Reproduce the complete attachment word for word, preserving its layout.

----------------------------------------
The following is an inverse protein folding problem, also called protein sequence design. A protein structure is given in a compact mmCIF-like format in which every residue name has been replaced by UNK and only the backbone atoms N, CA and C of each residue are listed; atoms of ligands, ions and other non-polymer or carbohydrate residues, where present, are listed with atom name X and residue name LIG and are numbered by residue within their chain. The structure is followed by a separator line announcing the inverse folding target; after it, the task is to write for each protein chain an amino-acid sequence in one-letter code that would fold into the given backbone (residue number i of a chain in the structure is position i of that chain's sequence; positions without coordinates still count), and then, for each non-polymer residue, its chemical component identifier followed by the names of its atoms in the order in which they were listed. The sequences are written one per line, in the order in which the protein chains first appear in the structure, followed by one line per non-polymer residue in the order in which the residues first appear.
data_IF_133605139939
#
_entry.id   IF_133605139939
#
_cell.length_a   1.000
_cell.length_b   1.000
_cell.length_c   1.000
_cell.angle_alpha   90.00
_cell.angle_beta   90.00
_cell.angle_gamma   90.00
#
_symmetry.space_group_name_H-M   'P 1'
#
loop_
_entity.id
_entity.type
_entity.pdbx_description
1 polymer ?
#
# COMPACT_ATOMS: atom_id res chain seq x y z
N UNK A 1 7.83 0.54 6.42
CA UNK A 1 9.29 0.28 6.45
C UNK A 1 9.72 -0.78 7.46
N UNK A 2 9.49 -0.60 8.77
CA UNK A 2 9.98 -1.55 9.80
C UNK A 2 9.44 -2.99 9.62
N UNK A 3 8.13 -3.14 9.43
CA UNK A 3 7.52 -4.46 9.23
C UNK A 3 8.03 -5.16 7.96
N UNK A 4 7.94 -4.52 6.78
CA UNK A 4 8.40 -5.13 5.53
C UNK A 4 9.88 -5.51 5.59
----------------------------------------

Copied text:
The following is an inverse protein folding problem, also called protein sequence design. A protein structure is given in a compact mmCIF-like format in which every residue name has been replaced by UNK and only the backbone atoms N, CA and C of each residue are listed; atoms of ligands, ions and other non-polymer or carbohydrate residues, where present, are listed with atom name X and residue name LIG and are numbered by residue within their chain. The structure is followed by a separator line announcing the inverse folding target; after it, the task is to write for each protein chain an amino-acid sequence in one-letter code that would fold into the given backbone (residue number i of a chain in the structure is position i of that chain's sequence; positions without coordinates still count), and then, for each non-polymer residue, its chemical component identifier followed by the names of its atoms in the order in which they were listed. The sequences are written one per line, in the order in which the protein chains first appear in the structure, followed by one line per non-polymer residue in the order in which the residues first appear.
data_IF_133605139939
#
_entry.id   IF_133605139939
#
_cell.length_a   1.000
_cell.length_b   1.000
_cell.length_c   1.000
_cell.angle_alpha   90.00
_cell.angle_beta   90.00
_cell.angle_gamma   90.00
#
_symmetry.space_group_name_H-M   'P 1'
#
loop_
_entity.id
_entity.type
_entity.pdbx_description
1 polymer ?
#
# COMPACT_ATOMS: atom_id res chain seq x y z
N UNK A 1 7.83 0.54 6.42
CA UNK A 1 9.29 0.28 6.45
C UNK A 1 9.72 -0.78 7.46
N UNK A 2 9.49 -0.60 8.77
CA UNK A 2 9.98 -1.55 9.80
C UNK A 2 9.44 -2.99 9.62
N UNK A 3 8.13 -3.14 9.43
CA UNK A 3 7.52 -4.46 9.23
C UNK A 3 8.03 -5.16 7.96
N UNK A 4 7.94 -4.52 6.78
CA UNK A 4 8.40 -5.13 5.53
C UNK A 4 9.88 -5.51 5.59